Since Muslims are the “group du jour” (in other eras, other groups have had this honor), this causes more Muslims to feel separated from the rest of society and makes it more likely that some will engage in violent acts. Trump is perpetuating this cycle of violence by engaging in generalizations of blame and advocating separation.
Humans are experts in this violence cycle:
It is a cycle that has run its course countless times over all of the millennia that humans have existed on Earth.
Each individual has a role to play in breaking the violence cycle. In International Integrators, we start as individuals and bring to consciousness that which has previously been unconscious.
Maybe in the past we did not see scapegoating as creating a violence cycle. Now we do. We can learn to feel connection with people from whom we used to separate.
At times like this, we look to history, artists, innovators and inspiring leaders to help us know how to forge a new path, how to break cycles of violence that have been getting us nowhere.
In next week’s blog, I will focus on the work of heroes like Desmond Tutu, whose 2014 book, “The Book of Forgiving”, is one that you will want to read, and James Cameron, whose TV series, “Years of Living Dangerously”, is not to be missed.
Trump and others whose Judge/Globalizers run their lives think that we can kill our enemies faster than we make them. They only know how to perpetuate the cycle of violence. This will only result in destruction. It is a path of Death and misery. There is no chance for Life on this path. There is no chance for forgiving.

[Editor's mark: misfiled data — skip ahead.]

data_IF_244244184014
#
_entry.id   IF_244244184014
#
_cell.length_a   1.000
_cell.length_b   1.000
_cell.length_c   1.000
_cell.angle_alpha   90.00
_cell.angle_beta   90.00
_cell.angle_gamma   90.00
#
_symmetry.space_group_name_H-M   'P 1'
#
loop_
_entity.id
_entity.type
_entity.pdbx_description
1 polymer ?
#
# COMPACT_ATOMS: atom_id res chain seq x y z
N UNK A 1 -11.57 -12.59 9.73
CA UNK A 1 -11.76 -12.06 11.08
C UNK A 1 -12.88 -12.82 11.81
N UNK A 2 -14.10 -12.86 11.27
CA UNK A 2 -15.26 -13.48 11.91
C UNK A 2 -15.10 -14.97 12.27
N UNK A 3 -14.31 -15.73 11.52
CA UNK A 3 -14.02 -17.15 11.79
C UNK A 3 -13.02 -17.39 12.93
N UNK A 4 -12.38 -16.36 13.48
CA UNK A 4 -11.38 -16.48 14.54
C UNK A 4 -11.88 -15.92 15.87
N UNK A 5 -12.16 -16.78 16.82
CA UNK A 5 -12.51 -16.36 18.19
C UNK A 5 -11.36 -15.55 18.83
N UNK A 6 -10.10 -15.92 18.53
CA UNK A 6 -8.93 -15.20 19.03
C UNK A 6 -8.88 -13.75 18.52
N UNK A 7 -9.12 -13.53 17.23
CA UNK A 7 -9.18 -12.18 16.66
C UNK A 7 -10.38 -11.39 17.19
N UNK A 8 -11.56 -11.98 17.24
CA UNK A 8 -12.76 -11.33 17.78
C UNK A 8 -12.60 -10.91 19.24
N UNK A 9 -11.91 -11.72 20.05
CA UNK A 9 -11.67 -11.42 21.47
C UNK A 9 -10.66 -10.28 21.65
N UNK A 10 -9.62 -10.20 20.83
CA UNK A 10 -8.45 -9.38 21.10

During Living Whole Redwoods 2015 last March, our filmographer, Tristan Martineau, spoke with a participant who has been to many retreats. She found her experience to be one of the most powerful she had ever had:
The next Living Whole immersion retreat is in Ávila, Spain in June 2016.
We can change the course of our own lives and of life of Planet Earth with action, with developing awareness, with parenting our Judge/Globalizer, and with cultivating sustained connections. This is work and it is worthy of our time and effort. And it is the best way to save ourselves, our children, our grandchildren and our planet.
Kathryn Hayward, M.D. was a primary care internal medicine specialist at the Massachusetts General Hospital and Harvard Medical School for 20 years. She now lives in Mallorca, Spain, where she practices Integrative Health in the United States and elsewhere through Odyssey Journey: A Collaborative Approach to Wellness, and is co-founder of International Integrators, a community devoted to the global promotion of Integrative Health.